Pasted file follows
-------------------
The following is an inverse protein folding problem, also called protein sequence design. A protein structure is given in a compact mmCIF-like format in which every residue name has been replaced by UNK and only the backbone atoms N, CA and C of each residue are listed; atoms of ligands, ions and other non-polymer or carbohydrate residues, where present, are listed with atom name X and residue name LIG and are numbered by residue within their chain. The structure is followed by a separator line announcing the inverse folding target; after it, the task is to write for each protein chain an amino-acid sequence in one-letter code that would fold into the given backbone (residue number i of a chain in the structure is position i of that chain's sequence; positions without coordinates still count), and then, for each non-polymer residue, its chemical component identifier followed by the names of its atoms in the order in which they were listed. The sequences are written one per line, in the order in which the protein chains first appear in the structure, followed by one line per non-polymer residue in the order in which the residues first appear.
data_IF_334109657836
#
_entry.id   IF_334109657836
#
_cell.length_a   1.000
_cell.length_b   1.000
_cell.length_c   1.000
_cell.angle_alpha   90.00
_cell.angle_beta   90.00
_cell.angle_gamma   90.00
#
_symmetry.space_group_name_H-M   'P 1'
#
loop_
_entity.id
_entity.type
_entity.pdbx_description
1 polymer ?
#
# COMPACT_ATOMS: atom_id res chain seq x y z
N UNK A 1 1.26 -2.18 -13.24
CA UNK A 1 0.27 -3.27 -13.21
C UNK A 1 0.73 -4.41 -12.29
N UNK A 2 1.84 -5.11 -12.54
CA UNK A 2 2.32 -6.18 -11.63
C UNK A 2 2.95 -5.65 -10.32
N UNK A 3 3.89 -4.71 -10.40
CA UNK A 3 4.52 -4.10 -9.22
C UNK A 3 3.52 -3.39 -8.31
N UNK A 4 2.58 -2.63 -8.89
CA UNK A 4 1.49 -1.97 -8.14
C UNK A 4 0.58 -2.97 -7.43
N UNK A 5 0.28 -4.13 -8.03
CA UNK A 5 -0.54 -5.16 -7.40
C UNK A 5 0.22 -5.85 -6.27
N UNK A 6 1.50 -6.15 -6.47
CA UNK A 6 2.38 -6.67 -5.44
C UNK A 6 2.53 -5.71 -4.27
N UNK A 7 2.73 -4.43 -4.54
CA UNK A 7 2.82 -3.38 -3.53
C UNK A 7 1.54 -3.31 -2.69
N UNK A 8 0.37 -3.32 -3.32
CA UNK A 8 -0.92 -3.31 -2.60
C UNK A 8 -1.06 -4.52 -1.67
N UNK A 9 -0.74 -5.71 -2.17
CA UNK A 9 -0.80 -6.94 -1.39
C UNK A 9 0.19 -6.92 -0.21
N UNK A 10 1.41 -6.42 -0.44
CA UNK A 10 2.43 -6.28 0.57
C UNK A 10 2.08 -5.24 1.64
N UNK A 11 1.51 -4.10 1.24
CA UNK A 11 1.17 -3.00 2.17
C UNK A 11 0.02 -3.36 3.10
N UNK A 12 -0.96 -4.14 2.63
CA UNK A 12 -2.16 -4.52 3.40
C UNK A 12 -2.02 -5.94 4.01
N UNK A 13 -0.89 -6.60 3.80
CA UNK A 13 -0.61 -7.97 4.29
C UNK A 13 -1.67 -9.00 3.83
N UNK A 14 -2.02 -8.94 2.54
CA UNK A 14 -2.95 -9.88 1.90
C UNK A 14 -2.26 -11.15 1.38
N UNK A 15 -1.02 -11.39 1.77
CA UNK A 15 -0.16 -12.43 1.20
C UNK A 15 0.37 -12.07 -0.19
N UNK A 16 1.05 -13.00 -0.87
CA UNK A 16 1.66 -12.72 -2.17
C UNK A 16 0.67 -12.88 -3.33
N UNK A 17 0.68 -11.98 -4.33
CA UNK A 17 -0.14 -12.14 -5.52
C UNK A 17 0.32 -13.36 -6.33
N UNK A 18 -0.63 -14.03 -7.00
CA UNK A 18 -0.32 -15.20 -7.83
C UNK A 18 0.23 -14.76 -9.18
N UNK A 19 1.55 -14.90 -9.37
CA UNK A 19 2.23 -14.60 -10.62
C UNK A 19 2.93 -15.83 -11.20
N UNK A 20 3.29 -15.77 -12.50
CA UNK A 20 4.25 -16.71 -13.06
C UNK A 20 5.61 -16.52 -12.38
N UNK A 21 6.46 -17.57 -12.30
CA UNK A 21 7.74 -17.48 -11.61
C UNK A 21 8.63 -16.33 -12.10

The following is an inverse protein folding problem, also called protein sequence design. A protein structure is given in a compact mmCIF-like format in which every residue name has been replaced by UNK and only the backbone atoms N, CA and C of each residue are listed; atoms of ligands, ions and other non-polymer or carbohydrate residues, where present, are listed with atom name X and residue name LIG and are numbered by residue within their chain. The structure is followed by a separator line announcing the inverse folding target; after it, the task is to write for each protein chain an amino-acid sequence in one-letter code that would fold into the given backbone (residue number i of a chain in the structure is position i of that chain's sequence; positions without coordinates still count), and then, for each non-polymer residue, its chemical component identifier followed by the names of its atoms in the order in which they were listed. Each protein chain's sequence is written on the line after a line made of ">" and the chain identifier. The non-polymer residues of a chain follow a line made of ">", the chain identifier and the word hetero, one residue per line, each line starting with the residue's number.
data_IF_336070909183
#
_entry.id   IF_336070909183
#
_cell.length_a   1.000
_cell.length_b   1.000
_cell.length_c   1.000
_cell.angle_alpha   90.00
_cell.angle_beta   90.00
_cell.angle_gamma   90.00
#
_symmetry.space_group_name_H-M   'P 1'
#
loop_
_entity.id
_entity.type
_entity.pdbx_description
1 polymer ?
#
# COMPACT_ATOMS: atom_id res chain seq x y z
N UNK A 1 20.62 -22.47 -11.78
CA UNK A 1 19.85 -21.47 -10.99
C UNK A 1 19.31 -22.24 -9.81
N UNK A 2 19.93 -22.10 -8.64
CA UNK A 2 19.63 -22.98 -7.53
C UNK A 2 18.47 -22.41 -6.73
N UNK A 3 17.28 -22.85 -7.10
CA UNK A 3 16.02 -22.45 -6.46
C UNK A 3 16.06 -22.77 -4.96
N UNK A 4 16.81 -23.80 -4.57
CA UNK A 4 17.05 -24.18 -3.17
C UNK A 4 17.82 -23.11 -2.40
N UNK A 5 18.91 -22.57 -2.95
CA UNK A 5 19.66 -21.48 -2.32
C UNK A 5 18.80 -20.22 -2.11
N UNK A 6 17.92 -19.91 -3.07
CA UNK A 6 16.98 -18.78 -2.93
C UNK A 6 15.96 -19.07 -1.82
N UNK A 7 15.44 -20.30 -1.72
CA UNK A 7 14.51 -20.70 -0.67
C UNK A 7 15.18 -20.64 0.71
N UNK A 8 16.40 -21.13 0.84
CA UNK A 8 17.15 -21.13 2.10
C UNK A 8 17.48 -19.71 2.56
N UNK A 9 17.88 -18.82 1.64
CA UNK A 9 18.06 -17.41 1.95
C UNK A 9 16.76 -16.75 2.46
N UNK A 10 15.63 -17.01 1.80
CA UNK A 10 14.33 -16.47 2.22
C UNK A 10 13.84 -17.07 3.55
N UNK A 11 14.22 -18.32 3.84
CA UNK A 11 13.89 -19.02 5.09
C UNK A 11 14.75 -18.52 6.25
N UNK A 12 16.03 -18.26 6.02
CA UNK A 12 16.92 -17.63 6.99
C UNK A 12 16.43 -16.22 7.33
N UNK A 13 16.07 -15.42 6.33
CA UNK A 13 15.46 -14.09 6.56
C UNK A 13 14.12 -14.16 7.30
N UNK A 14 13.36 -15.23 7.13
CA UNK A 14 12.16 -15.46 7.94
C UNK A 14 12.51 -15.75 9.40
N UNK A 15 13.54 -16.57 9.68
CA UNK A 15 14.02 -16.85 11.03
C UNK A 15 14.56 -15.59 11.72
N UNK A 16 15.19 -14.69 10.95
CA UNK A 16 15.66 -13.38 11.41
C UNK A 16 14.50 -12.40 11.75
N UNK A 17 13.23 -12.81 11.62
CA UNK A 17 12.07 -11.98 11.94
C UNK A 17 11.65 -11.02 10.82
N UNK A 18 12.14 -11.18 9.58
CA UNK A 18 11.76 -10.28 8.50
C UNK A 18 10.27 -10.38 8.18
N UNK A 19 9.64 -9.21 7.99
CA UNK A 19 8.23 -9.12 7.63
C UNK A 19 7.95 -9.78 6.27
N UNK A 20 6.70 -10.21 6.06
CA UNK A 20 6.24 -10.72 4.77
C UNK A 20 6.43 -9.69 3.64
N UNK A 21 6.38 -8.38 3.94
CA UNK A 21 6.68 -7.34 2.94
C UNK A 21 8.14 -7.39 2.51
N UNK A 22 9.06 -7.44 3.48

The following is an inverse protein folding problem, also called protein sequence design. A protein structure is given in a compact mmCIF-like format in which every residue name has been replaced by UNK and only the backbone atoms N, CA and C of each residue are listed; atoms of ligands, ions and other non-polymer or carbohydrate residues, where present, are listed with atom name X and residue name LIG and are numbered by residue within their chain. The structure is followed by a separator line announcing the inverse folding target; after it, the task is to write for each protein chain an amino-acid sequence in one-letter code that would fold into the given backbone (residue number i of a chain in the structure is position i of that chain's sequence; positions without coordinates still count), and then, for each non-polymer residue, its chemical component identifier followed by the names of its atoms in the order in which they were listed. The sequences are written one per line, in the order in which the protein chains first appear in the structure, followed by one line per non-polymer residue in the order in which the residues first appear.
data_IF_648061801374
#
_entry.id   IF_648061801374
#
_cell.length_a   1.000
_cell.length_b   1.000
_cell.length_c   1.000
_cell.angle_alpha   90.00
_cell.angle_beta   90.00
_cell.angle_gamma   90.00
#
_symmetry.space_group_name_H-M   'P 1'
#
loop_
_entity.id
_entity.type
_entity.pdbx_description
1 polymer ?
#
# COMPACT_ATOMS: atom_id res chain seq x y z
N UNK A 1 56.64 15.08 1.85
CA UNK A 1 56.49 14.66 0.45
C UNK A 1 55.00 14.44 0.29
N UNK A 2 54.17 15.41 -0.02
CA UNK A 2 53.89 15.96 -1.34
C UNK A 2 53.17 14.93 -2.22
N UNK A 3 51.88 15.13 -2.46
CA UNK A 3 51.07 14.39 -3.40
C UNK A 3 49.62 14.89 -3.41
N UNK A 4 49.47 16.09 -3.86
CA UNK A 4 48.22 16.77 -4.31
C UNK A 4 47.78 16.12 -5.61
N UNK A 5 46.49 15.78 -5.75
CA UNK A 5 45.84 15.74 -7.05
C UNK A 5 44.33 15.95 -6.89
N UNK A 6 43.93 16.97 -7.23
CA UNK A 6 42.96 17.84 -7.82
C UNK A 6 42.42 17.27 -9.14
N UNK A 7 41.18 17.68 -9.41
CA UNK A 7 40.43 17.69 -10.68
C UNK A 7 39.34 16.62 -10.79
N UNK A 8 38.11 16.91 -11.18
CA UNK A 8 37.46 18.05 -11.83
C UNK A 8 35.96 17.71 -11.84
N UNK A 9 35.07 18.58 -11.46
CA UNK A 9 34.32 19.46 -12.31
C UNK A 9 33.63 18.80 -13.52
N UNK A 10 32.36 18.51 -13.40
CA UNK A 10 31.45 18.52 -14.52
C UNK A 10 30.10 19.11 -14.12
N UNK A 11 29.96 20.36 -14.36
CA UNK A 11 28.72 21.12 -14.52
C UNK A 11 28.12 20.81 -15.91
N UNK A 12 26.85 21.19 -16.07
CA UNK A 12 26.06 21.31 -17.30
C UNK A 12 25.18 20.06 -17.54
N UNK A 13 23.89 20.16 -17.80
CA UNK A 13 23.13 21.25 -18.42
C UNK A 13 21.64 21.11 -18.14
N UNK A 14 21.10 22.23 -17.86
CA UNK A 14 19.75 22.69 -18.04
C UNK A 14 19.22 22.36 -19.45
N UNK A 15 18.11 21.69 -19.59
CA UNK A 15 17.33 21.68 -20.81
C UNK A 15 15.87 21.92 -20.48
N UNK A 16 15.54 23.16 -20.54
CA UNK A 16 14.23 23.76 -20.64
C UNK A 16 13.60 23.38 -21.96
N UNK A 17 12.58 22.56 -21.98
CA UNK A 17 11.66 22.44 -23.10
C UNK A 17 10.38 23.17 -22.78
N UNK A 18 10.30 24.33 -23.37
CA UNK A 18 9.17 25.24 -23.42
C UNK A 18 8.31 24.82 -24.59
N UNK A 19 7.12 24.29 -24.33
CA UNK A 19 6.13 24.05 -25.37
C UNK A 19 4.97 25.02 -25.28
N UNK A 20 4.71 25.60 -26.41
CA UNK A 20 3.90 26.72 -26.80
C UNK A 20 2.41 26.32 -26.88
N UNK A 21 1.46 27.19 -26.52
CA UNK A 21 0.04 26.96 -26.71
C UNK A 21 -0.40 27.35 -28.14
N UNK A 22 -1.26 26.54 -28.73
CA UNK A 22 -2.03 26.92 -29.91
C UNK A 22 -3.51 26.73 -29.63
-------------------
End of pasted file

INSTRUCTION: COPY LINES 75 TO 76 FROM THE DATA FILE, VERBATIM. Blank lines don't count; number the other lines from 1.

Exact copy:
C UNK A 18 0.23 -14.76 -9.18
N UNK A 19 1.55 -14.90 -9.37